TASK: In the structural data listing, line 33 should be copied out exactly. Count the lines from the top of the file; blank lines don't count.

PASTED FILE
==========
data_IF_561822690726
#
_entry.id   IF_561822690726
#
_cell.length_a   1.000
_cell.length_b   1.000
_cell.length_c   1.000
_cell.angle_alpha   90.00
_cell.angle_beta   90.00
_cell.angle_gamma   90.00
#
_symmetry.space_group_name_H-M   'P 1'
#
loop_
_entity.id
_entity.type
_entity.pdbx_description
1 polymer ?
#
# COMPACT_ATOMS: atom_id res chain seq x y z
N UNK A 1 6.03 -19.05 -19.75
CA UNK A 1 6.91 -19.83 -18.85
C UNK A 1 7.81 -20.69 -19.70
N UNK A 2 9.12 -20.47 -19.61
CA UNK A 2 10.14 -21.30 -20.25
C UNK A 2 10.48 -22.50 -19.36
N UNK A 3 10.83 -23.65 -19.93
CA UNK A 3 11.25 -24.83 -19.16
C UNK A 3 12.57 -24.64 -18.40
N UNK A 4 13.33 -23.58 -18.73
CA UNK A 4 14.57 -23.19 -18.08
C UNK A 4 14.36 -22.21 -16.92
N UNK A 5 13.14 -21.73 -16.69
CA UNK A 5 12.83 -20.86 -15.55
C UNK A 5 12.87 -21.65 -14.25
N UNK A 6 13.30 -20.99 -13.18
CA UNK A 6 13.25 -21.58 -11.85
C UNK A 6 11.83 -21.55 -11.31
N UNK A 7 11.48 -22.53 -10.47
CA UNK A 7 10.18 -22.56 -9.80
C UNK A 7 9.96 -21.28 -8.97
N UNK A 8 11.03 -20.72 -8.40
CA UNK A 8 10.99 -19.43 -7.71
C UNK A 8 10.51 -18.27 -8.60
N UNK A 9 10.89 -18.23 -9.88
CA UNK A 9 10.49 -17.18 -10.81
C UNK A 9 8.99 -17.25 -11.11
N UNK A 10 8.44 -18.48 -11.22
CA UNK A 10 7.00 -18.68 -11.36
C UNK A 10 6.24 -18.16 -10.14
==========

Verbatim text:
N UNK A 5 13.14 -21.73 -16.69